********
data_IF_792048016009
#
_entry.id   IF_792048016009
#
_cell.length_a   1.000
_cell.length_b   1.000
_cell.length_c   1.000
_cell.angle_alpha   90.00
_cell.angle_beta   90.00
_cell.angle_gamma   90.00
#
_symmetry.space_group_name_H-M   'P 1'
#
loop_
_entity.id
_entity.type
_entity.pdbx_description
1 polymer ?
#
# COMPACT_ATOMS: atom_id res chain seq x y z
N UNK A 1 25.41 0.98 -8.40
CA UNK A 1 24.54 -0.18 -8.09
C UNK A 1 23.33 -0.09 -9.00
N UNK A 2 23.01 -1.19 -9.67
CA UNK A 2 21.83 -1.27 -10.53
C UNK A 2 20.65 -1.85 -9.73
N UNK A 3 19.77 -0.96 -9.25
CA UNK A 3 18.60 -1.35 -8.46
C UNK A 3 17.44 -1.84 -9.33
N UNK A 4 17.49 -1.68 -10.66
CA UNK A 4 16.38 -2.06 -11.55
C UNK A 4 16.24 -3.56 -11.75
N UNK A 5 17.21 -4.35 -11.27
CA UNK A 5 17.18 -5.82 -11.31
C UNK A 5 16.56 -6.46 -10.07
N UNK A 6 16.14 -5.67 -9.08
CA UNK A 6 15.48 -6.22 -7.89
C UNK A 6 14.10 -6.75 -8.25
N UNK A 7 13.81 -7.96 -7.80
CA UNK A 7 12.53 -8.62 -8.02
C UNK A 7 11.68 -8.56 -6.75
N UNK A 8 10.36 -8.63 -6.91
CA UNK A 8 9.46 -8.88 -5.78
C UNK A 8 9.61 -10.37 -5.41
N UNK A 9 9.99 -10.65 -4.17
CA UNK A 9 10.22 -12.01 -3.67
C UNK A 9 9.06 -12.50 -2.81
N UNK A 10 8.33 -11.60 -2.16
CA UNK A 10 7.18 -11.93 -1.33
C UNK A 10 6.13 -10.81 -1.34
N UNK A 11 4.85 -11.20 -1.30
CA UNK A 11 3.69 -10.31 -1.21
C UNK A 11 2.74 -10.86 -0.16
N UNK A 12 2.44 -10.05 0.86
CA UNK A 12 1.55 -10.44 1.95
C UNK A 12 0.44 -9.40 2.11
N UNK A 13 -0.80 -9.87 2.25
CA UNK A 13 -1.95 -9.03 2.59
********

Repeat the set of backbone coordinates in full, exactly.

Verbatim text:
data_IF_792048016009
#
_entry.id   IF_792048016009
#
_cell.length_a   1.000
_cell.length_b   1.000
_cell.length_c   1.000
_cell.angle_alpha   90.00
_cell.angle_beta   90.00
_cell.angle_gamma   90.00
#
_symmetry.space_group_name_H-M   'P 1'
#
loop_
_entity.id
_entity.type
_entity.pdbx_description
1 polymer ?
#
# COMPACT_ATOMS: atom_id res chain seq x y z
N UNK A 1 25.41 0.98 -8.40
CA UNK A 1 24.54 -0.18 -8.09
C UNK A 1 23.33 -0.09 -9.00
N UNK A 2 23.01 -1.19 -9.67
CA UNK A 2 21.83 -1.27 -10.53
C UNK A 2 20.65 -1.85 -9.73
N UNK A 3 19.77 -0.96 -9.25
CA UNK A 3 18.60 -1.35 -8.46
C UNK A 3 17.44 -1.84 -9.33
N UNK A 4 17.49 -1.68 -10.66
CA UNK A 4 16.38 -2.06 -11.55
C UNK A 4 16.24 -3.56 -11.75
N UNK A 5 17.21 -4.35 -11.27
CA UNK A 5 17.18 -5.82 -11.31
C UNK A 5 16.56 -6.46 -10.07
N UNK A 6 16.14 -5.67 -9.08
CA UNK A 6 15.48 -6.22 -7.89
C UNK A 6 14.10 -6.75 -8.25
N UNK A 7 13.81 -7.96 -7.80
CA UNK A 7 12.53 -8.62 -8.02
C UNK A 7 11.68 -8.56 -6.75
N UNK A 8 10.36 -8.63 -6.91
CA UNK A 8 9.46 -8.88 -5.78
C UNK A 8 9.61 -10.37 -5.41
N UNK A 9 9.99 -10.65 -4.17
CA UNK A 9 10.22 -12.01 -3.67
C UNK A 9 9.06 -12.50 -2.81
N UNK A 10 8.33 -11.60 -2.16
CA UNK A 10 7.18 -11.93 -1.33
C UNK A 10 6.13 -10.81 -1.34
N UNK A 11 4.85 -11.20 -1.30
CA UNK A 11 3.69 -10.31 -1.21
C UNK A 11 2.74 -10.86 -0.16
N UNK A 12 2.44 -10.05 0.86
CA UNK A 12 1.55 -10.44 1.95
C UNK A 12 0.44 -9.40 2.11
N UNK A 13 -0.80 -9.87 2.25
CA UNK A 13 -1.95 -9.03 2.59